You can read summaries of the latest No Child Left Behind (NCLB) reauthorization attempt, Sen. Tom Harkin’s Strengthening America’s Schools Act at Politics K-12 or New America, but here are 11 key takeaways from the bill:
1. Some Good Common Sense: If you wait 11 years (and counting) between reauthorization, there are going to be some common sense fixes that nearly everyone agrees with. This version includes things like closing the comparability loophole so low-income schools get more federal dollars, increasing the set-aside for state departments of education to handle additional responsibilities, and limiting class-size dollars to focus only on areas where research shows it works. (This bill would limit class-size funds to early grades but does not emphasize reducing class sizes under 17 students.)
2. Mandate School Growth for Accountability Decisions: The federal growth model pilot opened for the first two states eight years ago in 2005-06. When the Bush administration left office, 15 states had been approved to use growth calculations. Again, this is what happens when we don’t have reauthorization on a regular basis: How crazy is it that not all states are using growth measures yet? More on this point later.
3. No Push for the Common Core: The bill does not require or even provide incentives for common standards or assessments. Even under the portion devoted to federal grants that support state assessments, it does not mandate or encourage states to be part of consortia.
4. Delay Implementation: The current assessment consortia and the 37 states granted comprehensive waivers from NCLB are all shooting for new assessments in 2014-15. This bill takes a stance on the question of whether we should delay that implementation and would not require states to have new assessments online until one year later, the 2015-16 school year.
5. Weakest Goals Imaginable: During the last attempt at reauthorization, there was a lot of debate about whether states should be required to set proficiency goals for students and schools. This bill does include performance goals, but they are pretty much the weakest requirement you could imagine. It doesn’t specify a time period or the required rate of student progress on those goals, other than making some annual progress over a “reasonable time period.”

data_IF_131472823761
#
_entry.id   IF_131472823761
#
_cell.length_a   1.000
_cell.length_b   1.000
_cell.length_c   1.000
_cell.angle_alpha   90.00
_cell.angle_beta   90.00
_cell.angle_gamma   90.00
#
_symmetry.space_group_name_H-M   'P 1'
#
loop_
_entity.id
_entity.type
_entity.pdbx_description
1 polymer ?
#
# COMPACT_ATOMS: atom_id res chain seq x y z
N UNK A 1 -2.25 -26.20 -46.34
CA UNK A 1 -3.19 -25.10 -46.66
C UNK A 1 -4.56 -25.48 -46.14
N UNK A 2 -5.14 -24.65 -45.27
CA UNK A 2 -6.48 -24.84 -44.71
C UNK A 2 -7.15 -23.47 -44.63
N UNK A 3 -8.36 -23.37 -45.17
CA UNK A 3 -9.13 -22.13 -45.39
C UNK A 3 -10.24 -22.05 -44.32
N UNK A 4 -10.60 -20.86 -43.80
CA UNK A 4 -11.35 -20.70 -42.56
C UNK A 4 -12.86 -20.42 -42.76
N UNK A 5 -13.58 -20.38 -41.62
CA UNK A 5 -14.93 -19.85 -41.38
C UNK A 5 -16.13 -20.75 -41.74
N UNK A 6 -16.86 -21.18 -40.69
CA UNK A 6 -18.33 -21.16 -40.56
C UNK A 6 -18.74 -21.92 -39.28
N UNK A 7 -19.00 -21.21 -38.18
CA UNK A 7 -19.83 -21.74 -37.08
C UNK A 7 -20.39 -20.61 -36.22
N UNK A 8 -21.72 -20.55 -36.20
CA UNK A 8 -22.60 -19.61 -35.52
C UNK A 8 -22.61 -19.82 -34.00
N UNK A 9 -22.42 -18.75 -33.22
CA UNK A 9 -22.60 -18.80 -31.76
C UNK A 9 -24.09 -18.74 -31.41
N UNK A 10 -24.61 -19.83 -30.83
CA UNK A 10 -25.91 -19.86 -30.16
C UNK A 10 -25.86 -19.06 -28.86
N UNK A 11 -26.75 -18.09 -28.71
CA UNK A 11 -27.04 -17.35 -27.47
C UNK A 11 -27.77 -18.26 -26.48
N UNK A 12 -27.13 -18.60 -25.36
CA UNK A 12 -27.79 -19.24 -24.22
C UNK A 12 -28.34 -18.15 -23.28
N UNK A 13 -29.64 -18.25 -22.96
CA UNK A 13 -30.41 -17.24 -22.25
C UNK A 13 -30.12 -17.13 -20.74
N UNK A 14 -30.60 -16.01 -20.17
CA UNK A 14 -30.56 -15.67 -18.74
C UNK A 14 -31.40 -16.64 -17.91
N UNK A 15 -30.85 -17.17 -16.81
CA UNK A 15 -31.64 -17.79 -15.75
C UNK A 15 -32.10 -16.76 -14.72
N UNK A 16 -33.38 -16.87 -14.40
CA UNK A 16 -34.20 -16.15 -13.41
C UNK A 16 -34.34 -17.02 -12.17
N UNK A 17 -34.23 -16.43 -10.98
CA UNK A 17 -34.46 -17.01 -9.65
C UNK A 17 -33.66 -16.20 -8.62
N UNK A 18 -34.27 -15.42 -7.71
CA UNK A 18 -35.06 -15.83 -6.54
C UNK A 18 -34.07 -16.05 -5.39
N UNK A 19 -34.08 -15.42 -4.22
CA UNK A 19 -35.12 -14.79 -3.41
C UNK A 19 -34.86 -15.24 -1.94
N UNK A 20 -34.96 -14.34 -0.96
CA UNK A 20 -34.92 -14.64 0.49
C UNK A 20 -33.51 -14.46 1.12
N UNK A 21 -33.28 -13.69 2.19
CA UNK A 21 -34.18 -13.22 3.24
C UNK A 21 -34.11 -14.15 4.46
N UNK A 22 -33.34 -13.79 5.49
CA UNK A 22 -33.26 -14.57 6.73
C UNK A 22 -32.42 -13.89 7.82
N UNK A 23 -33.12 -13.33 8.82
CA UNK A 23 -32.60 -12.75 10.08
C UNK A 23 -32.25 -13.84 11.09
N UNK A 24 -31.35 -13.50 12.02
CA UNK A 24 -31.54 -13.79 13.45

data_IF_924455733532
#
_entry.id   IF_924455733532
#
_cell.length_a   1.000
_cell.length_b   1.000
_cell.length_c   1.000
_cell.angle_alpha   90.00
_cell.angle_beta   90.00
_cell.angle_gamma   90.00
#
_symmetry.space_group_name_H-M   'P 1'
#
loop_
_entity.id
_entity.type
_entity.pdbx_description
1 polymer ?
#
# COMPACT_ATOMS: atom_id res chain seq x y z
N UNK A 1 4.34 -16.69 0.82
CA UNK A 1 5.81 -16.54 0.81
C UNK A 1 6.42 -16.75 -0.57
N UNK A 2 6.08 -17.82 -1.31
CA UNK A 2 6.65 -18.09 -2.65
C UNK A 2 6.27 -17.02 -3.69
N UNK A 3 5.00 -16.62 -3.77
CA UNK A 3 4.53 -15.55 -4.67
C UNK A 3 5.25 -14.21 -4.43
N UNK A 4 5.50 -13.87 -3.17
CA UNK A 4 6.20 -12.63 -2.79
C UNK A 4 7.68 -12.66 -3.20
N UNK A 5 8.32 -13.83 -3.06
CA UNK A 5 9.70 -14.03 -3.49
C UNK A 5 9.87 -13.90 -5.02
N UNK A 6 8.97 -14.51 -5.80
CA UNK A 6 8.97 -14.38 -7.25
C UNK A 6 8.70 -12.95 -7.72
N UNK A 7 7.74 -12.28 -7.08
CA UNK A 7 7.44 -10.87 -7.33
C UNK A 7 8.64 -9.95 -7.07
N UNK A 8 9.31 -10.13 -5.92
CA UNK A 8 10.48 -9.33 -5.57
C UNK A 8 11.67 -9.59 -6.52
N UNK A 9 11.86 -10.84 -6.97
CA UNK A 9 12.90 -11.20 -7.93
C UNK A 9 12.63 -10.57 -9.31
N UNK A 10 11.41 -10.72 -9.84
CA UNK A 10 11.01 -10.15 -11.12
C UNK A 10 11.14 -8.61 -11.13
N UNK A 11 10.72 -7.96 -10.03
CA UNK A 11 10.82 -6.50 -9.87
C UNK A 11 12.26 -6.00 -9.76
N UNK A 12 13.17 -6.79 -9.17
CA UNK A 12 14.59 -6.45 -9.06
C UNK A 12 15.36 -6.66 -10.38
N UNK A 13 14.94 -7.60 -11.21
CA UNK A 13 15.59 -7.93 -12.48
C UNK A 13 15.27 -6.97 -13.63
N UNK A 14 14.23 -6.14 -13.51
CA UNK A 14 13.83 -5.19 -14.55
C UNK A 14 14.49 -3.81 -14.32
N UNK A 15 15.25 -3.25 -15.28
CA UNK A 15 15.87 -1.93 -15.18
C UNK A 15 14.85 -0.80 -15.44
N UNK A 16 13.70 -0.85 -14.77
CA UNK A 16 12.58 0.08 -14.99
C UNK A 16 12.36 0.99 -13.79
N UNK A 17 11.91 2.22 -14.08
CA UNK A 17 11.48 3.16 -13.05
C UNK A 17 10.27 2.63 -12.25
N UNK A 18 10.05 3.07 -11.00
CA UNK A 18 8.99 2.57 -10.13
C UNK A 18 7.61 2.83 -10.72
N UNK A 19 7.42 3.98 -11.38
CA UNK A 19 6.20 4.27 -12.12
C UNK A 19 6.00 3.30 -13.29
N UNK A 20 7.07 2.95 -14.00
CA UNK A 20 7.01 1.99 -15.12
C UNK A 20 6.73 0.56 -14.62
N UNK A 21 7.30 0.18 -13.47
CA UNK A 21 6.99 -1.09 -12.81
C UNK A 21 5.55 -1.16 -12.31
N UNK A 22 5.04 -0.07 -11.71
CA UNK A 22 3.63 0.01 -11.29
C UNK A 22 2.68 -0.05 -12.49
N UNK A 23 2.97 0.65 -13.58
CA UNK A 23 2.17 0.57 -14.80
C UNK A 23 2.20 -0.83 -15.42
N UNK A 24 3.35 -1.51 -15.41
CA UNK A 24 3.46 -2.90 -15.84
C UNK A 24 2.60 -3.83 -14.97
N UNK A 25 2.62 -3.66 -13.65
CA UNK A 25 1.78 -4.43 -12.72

6. Weakest Interventions Imaginable: The bill preserves the concepts of “priority schools,” the bottom 5 percent of schools in the state, and “focus schools,” the 10 percent of schools with the largest achievement gaps, first introduced in the Obama administration’s waivers to the Elementary and Secondary Education Act (ESEA). The interventions in those schools are weaker but generally in line with what were required under the waiver initiative.
But what about other schools? Michael Petrilli tweeted that the provision known as Adequate Yearly Progress (AYP) is alive and well. But read the proposed replacement yourself:
Beginning in the 2015–2016 school year, each local educational agency…shall (A) identify each school that, after 2 consecutive years, has not met the same performance target…for the same subgroup.… and (B) ensure that such school, in collaboration with the local educational agency, develops and implements a locally designed intervention to improve student achievement in each such subgroup.
District-designed interventions after two years? This is the tough “federal micromanagement” that Petrilli is worried about? If schools still fail to improve, they must “work with the State educational agency to implement a State-approved intervention based on established best practices within State.” Comparing this provision to AYP is laughable.